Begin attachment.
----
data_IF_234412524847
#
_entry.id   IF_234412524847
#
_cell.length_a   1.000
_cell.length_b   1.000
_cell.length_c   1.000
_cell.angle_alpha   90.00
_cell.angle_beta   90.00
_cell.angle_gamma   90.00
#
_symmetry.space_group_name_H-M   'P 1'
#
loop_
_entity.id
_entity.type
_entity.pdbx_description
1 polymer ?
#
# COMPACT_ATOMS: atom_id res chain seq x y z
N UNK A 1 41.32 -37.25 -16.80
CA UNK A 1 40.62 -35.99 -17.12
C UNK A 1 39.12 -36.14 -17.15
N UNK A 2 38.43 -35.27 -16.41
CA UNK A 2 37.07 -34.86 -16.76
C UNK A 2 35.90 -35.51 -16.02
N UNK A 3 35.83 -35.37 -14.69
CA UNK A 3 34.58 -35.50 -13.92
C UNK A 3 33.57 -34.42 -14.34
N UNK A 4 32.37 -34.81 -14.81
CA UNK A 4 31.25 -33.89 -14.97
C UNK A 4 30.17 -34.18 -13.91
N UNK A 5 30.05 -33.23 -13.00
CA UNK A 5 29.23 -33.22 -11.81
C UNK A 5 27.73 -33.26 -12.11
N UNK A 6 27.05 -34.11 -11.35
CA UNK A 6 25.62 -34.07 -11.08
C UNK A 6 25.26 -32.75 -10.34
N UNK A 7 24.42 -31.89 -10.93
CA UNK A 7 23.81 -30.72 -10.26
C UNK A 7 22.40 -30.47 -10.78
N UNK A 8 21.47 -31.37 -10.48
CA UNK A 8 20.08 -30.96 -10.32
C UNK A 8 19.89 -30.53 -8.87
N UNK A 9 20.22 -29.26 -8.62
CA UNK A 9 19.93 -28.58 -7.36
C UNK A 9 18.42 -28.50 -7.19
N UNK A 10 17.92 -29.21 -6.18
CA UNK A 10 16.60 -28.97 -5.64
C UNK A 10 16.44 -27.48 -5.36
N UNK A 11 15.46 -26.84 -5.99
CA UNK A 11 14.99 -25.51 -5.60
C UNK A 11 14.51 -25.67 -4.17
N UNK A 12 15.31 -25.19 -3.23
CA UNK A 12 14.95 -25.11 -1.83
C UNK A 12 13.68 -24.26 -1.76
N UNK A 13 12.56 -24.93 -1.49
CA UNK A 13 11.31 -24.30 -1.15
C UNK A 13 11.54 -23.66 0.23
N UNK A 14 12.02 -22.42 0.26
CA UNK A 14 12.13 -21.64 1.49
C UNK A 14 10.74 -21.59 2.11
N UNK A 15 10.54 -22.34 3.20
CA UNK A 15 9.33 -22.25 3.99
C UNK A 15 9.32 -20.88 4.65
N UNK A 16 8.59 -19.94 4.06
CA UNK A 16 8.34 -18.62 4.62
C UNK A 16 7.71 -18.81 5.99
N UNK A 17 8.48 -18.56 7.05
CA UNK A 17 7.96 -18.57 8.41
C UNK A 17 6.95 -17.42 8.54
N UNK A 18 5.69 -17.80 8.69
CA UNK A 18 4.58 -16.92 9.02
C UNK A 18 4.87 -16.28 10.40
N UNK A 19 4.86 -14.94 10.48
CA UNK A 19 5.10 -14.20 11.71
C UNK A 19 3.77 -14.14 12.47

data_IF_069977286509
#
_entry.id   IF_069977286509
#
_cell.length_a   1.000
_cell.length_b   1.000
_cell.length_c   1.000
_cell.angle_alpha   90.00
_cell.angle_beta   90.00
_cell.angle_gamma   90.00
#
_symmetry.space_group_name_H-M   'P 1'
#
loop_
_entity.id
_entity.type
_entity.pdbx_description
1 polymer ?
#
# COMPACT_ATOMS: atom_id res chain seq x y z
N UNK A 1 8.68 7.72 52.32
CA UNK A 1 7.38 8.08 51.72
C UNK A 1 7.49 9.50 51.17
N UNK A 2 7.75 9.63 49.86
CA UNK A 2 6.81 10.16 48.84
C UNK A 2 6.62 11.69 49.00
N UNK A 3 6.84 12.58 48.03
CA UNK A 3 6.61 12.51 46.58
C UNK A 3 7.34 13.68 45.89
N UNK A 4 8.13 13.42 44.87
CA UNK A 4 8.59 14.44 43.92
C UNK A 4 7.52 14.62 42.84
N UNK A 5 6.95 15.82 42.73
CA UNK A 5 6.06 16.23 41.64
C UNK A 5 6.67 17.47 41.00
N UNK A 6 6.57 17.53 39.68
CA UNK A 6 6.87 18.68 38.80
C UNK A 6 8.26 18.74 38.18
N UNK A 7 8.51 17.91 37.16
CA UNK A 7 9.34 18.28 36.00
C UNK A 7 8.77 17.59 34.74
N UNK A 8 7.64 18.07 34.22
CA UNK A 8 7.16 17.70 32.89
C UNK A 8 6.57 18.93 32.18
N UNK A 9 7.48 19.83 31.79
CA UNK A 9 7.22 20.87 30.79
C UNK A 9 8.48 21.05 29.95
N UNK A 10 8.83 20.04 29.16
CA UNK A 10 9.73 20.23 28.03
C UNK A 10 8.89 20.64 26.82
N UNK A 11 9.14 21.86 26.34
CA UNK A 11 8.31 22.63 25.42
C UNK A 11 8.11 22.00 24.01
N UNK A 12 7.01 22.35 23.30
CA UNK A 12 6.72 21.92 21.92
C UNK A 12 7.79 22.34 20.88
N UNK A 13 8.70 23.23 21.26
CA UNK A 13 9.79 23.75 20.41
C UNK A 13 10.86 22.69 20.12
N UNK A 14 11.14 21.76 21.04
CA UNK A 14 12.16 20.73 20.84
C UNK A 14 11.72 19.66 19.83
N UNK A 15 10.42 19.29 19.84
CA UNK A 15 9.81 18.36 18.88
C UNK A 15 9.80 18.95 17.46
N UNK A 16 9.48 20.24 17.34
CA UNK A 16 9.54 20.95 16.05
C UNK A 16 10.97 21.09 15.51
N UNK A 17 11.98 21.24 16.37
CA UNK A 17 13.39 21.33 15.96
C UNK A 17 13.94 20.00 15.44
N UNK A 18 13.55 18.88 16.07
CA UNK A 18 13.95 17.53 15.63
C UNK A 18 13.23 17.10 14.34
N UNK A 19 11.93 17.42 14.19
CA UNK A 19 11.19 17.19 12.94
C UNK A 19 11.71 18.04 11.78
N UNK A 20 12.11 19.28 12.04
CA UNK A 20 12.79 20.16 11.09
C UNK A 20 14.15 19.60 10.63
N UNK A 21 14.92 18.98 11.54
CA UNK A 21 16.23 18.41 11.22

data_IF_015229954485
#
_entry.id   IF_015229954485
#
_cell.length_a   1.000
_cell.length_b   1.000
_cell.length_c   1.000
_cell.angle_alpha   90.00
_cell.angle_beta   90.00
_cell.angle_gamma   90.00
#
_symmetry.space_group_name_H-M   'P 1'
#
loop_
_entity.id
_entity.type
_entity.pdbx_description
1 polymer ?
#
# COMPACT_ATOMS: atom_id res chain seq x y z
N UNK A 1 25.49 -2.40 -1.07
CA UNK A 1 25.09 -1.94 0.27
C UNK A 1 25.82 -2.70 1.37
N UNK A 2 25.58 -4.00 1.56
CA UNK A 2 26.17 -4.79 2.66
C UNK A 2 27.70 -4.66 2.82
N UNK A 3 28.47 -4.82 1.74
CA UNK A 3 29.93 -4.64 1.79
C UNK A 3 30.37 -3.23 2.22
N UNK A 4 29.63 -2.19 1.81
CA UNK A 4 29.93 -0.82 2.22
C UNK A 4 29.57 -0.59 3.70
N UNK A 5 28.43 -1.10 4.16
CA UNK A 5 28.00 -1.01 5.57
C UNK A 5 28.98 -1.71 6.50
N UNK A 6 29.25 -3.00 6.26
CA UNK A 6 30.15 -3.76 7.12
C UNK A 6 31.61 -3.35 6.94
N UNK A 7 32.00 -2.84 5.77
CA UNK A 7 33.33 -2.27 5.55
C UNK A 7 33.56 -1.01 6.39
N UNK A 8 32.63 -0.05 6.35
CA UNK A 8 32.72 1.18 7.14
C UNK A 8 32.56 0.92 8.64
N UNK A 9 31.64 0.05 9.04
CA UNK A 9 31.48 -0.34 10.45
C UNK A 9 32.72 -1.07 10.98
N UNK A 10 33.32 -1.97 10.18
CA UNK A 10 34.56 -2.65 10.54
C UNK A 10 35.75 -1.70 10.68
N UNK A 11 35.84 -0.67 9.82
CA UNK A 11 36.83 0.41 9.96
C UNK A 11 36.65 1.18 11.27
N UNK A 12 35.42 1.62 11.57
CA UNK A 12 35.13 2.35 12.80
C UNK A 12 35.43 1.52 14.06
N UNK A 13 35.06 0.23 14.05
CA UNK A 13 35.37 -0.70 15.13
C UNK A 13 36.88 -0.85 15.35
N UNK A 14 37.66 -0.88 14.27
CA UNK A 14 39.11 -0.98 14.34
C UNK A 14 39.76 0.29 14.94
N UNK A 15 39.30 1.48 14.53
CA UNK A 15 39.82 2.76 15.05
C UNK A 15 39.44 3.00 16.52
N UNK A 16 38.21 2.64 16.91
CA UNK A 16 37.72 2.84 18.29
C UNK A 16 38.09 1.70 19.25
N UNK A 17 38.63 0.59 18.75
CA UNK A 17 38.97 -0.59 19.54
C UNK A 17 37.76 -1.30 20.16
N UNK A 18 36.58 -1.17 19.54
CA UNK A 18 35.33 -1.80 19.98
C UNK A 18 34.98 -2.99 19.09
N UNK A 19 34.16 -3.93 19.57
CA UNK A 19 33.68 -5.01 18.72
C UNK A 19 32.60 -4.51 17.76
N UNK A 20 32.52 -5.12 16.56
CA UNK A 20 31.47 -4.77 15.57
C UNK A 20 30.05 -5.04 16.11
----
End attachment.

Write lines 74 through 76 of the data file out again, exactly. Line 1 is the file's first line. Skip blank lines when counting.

C UNK A 18 4.87 -16.28 10.40
N UNK A 19 4.86 -14.94 10.48
CA UNK A 19 5.10 -14.20 11.71